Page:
Meet Antonio Lysy


How did your upbringing influence your decision to pursue music?
I think it is honest to say, my father more or less obliged me. I would have preferred soccer actually, but he was very convincing. He was an amazing violinist, protégé of Yehudi Menuhin, with a strong and rather chauvinist view of how a son should follow in the footsteps of his father. When the violin didn’t work out at the age of 4, because I was too lazy to stand apparently, he moved me to the cello. He thought sitting was the secret… When I went to the Menuhin School in England at age 10, I was able to do cello AND soccer and from that moment became rather happy with life! The next years determined much of my decision to pursue music, thanks to influential teachers and great musicians I had the privilege to get close to, including Gendron, Pleeth, Menuhin, Aldulescu, Kirshbaum, and of course my father. But, essentially I was better at the cello than anything else and opportunities fortunately always came my way.
I was also excited about discovering the magic and mysteries of the art and philosophy of teaching at an early age. That became an important ostinato figure in my life.
Did you play in a youth orchestra growing up?
I played in the Menuhin School Orchestra, then the Camerata Lysy which was a high profile, small string orchestra (the performing wing of the International Menuhin Music Academy) which toured the world performing as a means for the students to learn in the most direct and pressured way, on stage in public. I was a member later on of the young Chamber Orchestra of Europe under some amazing directors, then decided against following that field by instead choosing to get married!

AYS has been a fixture at UCLA since Mehli Mehta’s time and we currently count 15 UCLA students, including four cellists, in the orchestra. What do you think is the value of taking part in our program for your students?
I see the AYS as one of the most unifying and homogenous ensembles in this city, who not only bring together our most talented students for a communal heightened musical experience, but also by synthesis link our historic and valued musical institutions. This makes for an invaluable synergy and creates exchanges which benefit everyone – students, faculty and our diverse and supportive audiences.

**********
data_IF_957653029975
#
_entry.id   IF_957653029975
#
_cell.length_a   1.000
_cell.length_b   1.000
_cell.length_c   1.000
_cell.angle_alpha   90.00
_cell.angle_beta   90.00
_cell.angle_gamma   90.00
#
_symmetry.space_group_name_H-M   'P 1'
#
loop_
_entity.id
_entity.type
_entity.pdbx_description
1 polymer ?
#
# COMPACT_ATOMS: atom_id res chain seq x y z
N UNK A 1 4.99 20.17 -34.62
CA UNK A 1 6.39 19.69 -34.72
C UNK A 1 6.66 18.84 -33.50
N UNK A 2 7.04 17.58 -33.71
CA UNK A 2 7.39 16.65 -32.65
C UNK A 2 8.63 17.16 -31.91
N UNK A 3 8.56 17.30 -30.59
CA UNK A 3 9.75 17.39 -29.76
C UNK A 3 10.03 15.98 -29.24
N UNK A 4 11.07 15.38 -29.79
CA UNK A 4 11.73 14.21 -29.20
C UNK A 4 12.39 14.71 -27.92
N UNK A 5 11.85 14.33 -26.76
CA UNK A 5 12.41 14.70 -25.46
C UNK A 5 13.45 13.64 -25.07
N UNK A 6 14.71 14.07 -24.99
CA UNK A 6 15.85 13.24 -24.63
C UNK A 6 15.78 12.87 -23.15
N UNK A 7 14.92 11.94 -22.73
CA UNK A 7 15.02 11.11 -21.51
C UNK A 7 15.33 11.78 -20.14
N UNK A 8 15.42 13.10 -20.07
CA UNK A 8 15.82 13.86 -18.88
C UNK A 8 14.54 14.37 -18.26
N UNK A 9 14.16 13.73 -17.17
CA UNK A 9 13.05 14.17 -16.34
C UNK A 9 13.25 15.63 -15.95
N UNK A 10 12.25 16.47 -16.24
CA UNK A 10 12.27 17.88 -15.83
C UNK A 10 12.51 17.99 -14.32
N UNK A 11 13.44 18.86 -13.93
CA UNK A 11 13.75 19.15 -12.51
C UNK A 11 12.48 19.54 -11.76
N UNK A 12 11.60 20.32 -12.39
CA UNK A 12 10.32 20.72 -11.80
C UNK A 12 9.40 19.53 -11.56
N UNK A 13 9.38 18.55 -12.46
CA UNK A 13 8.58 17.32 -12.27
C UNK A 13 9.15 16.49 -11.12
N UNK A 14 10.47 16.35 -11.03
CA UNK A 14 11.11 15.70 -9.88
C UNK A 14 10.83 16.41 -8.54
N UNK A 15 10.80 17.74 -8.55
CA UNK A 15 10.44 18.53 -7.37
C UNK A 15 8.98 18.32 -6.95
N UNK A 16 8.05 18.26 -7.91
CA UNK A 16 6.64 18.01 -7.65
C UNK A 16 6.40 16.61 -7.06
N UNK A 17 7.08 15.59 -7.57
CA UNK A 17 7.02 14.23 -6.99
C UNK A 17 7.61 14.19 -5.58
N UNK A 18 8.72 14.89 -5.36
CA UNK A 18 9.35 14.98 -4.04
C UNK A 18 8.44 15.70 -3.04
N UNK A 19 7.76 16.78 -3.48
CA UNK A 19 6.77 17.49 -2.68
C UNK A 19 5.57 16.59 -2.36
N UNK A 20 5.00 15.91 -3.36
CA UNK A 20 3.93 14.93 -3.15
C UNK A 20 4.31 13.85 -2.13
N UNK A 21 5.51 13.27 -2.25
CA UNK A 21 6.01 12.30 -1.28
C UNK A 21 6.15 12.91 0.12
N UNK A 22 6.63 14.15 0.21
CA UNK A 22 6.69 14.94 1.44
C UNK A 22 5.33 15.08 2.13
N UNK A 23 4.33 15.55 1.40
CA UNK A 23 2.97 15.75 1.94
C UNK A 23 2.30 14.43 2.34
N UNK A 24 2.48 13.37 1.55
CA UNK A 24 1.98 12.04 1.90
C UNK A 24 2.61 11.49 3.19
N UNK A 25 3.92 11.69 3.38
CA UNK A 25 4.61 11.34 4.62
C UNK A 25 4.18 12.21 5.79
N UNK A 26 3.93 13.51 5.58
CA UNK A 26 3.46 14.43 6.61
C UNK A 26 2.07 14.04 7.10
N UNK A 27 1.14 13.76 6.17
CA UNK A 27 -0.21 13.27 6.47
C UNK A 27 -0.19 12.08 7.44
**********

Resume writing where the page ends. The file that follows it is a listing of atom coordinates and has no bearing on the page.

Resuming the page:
What is your personal connection to Prokofiev’s Concertino? Have you played it before?
I have, under Charles Dutoit with the Symphony in Montreal. I have always found this work to be one of the most charming I know for the cello. I used to listen to a recording regularly as a boy. The contrasts, rustic qualities and the magical melodies were like a magnet to my ears. Along with Peter and the Wolf, it introduced me back then to Prokofiev’s music and has stayed with me ever since.
What would you like the audience to know before they hear the Concertino for the first time?
This was one of his last works, and seemingly a return in old age to a harmonic simplicity – a less complicated musical language. I see it as a sort of release, as if his journey went full circle, and in the process making a profound statement about life’s path.
What other projects are you working on right now? 
I am returning to Bach’s cello Suites with a performance next month in Florence’s beautiful Uffizi Library, after not performing them for a few years. They have always been close to my heart and I have recorded a few of them, but I feel a renewed energy after absorbing and digesting new information over time which I feel will not just bring more maturity to my interpretation, but more freedom too. I am also excited by the response and success of the multi-media show I created and premiered here in Los Angeles, now renamed ‘Te Amo, Argentina‘. It will be touring the States, Canada and Italy, and I am enjoying the way it is developing. Lastly, I am proud to be celebrating the 25th anniversary of the Tuscan Festival I founded, this summer. Nine concerts crown a 10-day residency of a group of distinguished international musicians, in idyllic Tuscan hill town venues, from outdoor Renaissance courtyards to Palazzi to mini opera theaters and cathedrals. Fringe events include exhibitions, wine tastings, garden tours, workshops, and more, making it a rich cultural tourism opportunity for guests from all over the world. All this should keep me out of trouble!